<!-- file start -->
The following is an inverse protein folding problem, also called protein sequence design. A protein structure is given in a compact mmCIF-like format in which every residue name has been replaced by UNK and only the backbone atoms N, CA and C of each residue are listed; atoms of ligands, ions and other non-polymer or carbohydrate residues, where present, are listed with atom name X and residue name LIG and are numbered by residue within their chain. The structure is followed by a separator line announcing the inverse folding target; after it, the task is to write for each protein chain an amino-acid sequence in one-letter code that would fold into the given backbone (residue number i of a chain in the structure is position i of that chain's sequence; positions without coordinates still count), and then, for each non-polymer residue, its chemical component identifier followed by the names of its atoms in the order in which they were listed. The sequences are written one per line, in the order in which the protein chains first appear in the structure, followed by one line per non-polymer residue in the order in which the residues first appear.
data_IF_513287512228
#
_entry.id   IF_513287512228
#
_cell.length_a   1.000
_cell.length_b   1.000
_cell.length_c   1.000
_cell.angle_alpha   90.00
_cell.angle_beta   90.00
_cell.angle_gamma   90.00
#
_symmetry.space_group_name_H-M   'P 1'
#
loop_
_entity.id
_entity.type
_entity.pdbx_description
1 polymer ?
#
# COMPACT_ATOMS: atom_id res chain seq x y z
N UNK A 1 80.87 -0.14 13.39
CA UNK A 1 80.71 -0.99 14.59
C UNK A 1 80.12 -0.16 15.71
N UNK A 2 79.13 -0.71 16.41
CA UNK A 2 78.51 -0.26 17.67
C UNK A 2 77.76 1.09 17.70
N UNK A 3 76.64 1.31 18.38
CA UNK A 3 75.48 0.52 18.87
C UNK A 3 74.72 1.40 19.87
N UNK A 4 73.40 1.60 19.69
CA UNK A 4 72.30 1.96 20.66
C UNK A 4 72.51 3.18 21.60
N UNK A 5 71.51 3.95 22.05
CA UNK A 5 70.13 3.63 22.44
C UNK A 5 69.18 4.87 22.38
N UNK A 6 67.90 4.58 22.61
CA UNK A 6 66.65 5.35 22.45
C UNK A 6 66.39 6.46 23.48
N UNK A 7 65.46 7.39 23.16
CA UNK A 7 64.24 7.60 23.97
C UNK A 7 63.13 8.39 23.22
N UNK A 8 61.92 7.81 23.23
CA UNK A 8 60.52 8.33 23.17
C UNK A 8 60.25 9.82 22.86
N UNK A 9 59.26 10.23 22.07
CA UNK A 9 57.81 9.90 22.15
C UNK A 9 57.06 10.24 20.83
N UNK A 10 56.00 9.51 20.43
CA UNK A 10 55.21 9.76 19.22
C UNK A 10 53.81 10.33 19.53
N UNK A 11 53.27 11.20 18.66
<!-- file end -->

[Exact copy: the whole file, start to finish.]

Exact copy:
The following is an inverse protein folding problem, also called protein sequence design. A protein structure is given in a compact mmCIF-like format in which every residue name has been replaced by UNK and only the backbone atoms N, CA and C of each residue are listed; atoms of ligands, ions and other non-polymer or carbohydrate residues, where present, are listed with atom name X and residue name LIG and are numbered by residue within their chain. The structure is followed by a separator line announcing the inverse folding target; after it, the task is to write for each protein chain an amino-acid sequence in one-letter code that would fold into the given backbone (residue number i of a chain in the structure is position i of that chain's sequence; positions without coordinates still count), and then, for each non-polymer residue, its chemical component identifier followed by the names of its atoms in the order in which they were listed. The sequences are written one per line, in the order in which the protein chains first appear in the structure, followed by one line per non-polymer residue in the order in which the residues first appear.
data_IF_513287512228
#
_entry.id   IF_513287512228
#
_cell.length_a   1.000
_cell.length_b   1.000
_cell.length_c   1.000
_cell.angle_alpha   90.00
_cell.angle_beta   90.00
_cell.angle_gamma   90.00
#
_symmetry.space_group_name_H-M   'P 1'
#
loop_
_entity.id
_entity.type
_entity.pdbx_description
1 polymer ?
#
# COMPACT_ATOMS: atom_id res chain seq x y z
N UNK A 1 80.87 -0.14 13.39
CA UNK A 1 80.71 -0.99 14.59
C UNK A 1 80.12 -0.16 15.71
N UNK A 2 79.13 -0.71 16.41
CA UNK A 2 78.51 -0.26 17.67
C UNK A 2 77.76 1.09 17.70
N UNK A 3 76.64 1.31 18.38
CA UNK A 3 75.48 0.52 18.87
C UNK A 3 74.72 1.40 19.87
N UNK A 4 73.40 1.60 19.69
CA UNK A 4 72.30 1.96 20.66
C UNK A 4 72.51 3.18 21.60
N UNK A 5 71.51 3.95 22.05
CA UNK A 5 70.13 3.63 22.44
C UNK A 5 69.18 4.87 22.38
N UNK A 6 67.90 4.58 22.61
CA UNK A 6 66.65 5.35 22.45
C UNK A 6 66.39 6.46 23.48
N UNK A 7 65.46 7.39 23.16
CA UNK A 7 64.24 7.60 23.97
C UNK A 7 63.13 8.39 23.22
N UNK A 8 61.92 7.81 23.23
CA UNK A 8 60.52 8.33 23.17
C UNK A 8 60.25 9.82 22.86
N UNK A 9 59.26 10.23 22.07
CA UNK A 9 57.81 9.90 22.15
C UNK A 9 57.06 10.24 20.83
N UNK A 10 56.00 9.51 20.43
CA UNK A 10 55.21 9.76 19.22
C UNK A 10 53.81 10.33 19.53
N UNK A 11 53.27 11.20 18.66